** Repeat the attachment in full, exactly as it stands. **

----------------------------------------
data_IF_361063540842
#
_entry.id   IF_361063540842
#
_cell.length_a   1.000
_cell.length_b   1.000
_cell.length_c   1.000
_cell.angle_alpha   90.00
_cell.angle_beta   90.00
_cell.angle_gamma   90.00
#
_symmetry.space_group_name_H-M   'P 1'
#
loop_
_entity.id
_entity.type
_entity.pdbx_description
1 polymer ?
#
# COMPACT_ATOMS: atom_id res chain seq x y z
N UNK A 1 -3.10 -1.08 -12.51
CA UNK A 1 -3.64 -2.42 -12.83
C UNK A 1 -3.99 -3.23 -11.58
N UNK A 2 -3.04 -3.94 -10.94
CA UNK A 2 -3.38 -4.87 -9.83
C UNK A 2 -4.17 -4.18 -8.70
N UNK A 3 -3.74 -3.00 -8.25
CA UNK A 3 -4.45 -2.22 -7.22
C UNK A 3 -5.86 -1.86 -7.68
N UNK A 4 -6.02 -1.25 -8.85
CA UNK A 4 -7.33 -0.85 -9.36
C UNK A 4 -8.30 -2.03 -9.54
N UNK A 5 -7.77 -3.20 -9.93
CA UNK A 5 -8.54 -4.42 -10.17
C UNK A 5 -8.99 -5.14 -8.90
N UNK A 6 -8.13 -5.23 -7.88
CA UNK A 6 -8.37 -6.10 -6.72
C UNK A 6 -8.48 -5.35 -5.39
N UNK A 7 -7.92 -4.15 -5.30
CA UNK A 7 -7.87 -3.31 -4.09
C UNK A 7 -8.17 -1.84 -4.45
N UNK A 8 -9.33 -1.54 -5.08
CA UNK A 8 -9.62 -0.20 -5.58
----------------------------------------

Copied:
data_IF_361063540842
#
_entry.id   IF_361063540842
#
_cell.length_a   1.000
_cell.length_b   1.000
_cell.length_c   1.000
_cell.angle_alpha   90.00
_cell.angle_beta   90.00
_cell.angle_gamma   90.00
#
_symmetry.space_group_name_H-M   'P 1'
#
loop_
_entity.id
_entity.type
_entity.pdbx_description
1 polymer ?
#
# COMPACT_ATOMS: atom_id res chain seq x y z
N UNK A 1 -3.10 -1.08 -12.51
CA UNK A 1 -3.64 -2.42 -12.83
C UNK A 1 -3.99 -3.23 -11.58
N UNK A 2 -3.04 -3.94 -10.94
CA UNK A 2 -3.38 -4.87 -9.83
C UNK A 2 -4.17 -4.18 -8.70
N UNK A 3 -3.74 -3.00 -8.25
CA UNK A 3 -4.45 -2.22 -7.22
C UNK A 3 -5.86 -1.86 -7.68
N UNK A 4 -6.02 -1.25 -8.85
CA UNK A 4 -7.33 -0.85 -9.36
C UNK A 4 -8.30 -2.03 -9.54
N UNK A 5 -7.77 -3.20 -9.93
CA UNK A 5 -8.54 -4.42 -10.17
C UNK A 5 -8.99 -5.14 -8.90
N UNK A 6 -8.13 -5.23 -7.88
CA UNK A 6 -8.37 -6.10 -6.72
C UNK A 6 -8.48 -5.35 -5.39
N UNK A 7 -7.92 -4.15 -5.30
CA UNK A 7 -7.87 -3.31 -4.09
C UNK A 7 -8.17 -1.84 -4.45
N UNK A 8 -9.33 -1.54 -5.08
CA UNK A 8 -9.62 -0.20 -5.58